Google’s Pigeon update affects those whose queries are local in nature. Problem is, Google is seeing more and more queries as being local in nature.
For example, “pizza” is probably the most demonstrated local search query. Google knows you want pizza and knows you want it now, so it doesn’t bother showing you results from Digiorno.com. But now, more and more queries are behaving similar to local queries. Google sporting goods to see what I mean. Do you want sporting goods now? Maybe. But maybe is big change from no.
To me, Pigeon seems like an effort to share mobile and desktop experiences. It makes sense, from Google’s perspective, to standardize these experiences as people using their service use the device that’s most convenient for them and not for the device that’s most appropriate for their location. Just because I’m at home and my desktop is on doesn’t mean I’m going to search using my desktop. And just because I’m connected to my home Wi-Fi network on my iPhone doesn’t mean I want national results because my IP isn’t issued by a mobile provider.
Image quality now a conversion factor
With Pigeon comes a reduction in Google’s use of the local 3 or 7 pack and an increase in use of the image carousel. That means the quality of the images you upload to Google Plus / Google My Business can influence conversion rate. Also, carousel images are shown side-by-side instead of top-to-bottom which diminishes the perceived ranking of one result above another.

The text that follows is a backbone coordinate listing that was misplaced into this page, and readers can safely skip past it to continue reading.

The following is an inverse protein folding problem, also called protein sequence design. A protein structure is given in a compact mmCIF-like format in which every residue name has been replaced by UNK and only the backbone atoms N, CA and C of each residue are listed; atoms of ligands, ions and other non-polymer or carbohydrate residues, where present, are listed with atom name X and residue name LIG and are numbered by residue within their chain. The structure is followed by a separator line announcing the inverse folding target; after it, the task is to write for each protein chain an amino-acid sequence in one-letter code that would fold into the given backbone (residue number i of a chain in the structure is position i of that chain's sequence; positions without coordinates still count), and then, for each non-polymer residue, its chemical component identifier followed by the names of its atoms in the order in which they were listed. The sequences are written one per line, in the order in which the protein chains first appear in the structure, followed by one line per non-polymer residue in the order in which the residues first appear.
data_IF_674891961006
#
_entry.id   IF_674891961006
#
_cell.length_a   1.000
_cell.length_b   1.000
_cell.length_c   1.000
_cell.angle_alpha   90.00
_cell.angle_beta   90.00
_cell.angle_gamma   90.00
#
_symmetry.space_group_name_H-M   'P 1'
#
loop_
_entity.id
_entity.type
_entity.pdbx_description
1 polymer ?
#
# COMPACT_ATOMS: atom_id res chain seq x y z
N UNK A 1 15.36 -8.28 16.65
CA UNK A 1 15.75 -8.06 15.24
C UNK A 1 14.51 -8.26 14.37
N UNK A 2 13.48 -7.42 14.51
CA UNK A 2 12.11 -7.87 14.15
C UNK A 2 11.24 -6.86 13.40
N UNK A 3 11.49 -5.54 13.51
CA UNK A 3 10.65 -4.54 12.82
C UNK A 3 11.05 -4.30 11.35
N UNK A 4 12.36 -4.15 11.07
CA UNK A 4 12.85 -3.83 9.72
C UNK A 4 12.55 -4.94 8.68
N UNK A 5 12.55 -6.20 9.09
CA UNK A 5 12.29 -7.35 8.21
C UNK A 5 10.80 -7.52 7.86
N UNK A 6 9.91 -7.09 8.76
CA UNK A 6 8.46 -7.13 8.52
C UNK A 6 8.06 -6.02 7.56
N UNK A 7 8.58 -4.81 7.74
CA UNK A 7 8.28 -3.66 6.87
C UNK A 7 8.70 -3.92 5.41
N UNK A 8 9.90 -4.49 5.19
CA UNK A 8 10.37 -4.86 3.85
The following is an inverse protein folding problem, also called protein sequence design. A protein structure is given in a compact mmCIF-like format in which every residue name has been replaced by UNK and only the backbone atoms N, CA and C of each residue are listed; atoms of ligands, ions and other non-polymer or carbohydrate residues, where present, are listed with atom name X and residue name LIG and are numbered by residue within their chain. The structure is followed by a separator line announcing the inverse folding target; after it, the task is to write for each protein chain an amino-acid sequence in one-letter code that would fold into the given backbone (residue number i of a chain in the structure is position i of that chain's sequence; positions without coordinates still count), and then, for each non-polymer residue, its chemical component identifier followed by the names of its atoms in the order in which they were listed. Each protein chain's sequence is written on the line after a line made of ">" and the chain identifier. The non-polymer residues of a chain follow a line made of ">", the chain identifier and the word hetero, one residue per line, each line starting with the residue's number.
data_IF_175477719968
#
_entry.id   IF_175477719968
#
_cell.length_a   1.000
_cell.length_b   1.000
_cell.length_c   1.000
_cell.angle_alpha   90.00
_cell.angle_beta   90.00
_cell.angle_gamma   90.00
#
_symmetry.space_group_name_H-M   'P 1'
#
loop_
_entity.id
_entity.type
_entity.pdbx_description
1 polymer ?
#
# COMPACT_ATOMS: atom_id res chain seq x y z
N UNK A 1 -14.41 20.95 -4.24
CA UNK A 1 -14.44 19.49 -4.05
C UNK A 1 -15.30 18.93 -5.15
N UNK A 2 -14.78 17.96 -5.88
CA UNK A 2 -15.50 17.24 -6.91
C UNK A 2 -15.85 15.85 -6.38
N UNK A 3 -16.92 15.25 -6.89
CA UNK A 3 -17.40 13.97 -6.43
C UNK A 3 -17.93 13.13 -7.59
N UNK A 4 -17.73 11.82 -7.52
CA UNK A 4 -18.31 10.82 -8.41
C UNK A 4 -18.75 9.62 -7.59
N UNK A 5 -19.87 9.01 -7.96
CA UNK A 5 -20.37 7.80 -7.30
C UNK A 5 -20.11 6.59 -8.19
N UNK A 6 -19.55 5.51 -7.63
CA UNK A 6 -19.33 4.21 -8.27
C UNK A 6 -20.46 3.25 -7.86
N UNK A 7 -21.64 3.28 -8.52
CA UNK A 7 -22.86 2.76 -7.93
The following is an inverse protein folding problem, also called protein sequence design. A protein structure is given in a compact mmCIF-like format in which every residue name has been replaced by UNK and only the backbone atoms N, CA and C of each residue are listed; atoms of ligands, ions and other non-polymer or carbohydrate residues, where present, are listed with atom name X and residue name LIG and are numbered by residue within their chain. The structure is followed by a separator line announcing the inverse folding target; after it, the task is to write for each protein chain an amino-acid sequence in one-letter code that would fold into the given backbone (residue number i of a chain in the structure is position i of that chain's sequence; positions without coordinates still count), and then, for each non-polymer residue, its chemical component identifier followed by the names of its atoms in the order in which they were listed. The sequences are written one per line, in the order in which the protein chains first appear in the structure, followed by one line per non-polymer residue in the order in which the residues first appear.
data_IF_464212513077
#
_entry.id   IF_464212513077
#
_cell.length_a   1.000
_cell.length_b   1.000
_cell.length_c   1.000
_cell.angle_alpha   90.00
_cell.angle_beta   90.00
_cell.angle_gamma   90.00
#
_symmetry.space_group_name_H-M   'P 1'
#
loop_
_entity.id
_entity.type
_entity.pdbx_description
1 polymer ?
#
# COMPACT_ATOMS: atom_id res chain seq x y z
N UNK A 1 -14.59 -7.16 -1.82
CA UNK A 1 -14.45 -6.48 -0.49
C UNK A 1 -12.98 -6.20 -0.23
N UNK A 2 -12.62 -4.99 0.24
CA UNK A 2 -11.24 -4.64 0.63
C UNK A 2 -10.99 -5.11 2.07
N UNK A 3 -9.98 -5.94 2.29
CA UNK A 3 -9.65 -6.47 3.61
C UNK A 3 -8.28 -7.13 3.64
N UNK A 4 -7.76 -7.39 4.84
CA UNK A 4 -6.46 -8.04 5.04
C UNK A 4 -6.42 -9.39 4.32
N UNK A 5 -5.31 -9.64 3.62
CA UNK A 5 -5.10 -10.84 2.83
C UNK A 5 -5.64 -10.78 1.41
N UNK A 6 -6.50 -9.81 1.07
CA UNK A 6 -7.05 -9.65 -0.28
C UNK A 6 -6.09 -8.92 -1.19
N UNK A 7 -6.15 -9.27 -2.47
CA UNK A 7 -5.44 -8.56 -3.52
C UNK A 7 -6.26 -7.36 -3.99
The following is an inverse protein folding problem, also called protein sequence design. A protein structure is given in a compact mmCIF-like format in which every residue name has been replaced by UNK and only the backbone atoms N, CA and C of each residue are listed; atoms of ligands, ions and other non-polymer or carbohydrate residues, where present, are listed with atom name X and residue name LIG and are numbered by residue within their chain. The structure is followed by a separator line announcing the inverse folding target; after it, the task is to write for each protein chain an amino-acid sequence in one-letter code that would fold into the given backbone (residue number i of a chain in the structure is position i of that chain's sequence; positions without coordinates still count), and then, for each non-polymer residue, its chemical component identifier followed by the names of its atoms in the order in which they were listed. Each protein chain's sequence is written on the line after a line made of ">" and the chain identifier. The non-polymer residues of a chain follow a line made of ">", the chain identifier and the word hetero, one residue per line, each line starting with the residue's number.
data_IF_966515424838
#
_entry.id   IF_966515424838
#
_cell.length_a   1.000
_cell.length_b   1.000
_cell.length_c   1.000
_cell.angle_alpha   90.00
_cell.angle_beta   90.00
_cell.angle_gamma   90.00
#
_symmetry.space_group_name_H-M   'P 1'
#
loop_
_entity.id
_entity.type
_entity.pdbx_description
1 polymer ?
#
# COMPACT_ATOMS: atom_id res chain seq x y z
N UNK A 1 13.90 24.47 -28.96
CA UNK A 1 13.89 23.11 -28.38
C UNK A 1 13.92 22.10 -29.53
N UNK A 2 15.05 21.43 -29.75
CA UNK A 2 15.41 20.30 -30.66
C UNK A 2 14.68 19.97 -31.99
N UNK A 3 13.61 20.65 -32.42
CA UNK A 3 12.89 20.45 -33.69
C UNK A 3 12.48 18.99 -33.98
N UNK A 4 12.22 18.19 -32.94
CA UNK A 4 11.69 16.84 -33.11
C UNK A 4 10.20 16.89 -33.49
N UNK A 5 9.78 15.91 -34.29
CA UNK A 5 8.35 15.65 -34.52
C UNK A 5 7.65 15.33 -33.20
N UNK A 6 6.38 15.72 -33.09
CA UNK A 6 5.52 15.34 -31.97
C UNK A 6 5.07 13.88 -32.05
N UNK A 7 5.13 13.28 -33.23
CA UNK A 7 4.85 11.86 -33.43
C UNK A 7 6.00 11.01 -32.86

Your star rating could be your new SERP ranking
Because carousel results are shown side-by-side, your star rating could be just as important as whether or not you rank at all. Best ways to increase your star ranking
- Don’t suck
- Treat your clients or patrons kindly
- Ask for reviews on your home page and inside your email marketing
Do your NAP work
Local directories such as Yelp can do wonders for your company’s ability to rank locally. Be sure to standardize the appearance of your company’s name, address and phone number (NAP) across relevant directories. Use moz.com/local to audit yourself.
This is literally my favorite piece of SEO advice ever. Focus on making your business great before ever thinking about how to get business from Google. The technical stuff can be easily fixed but a poor business model, poor service and/or a poor product cannot.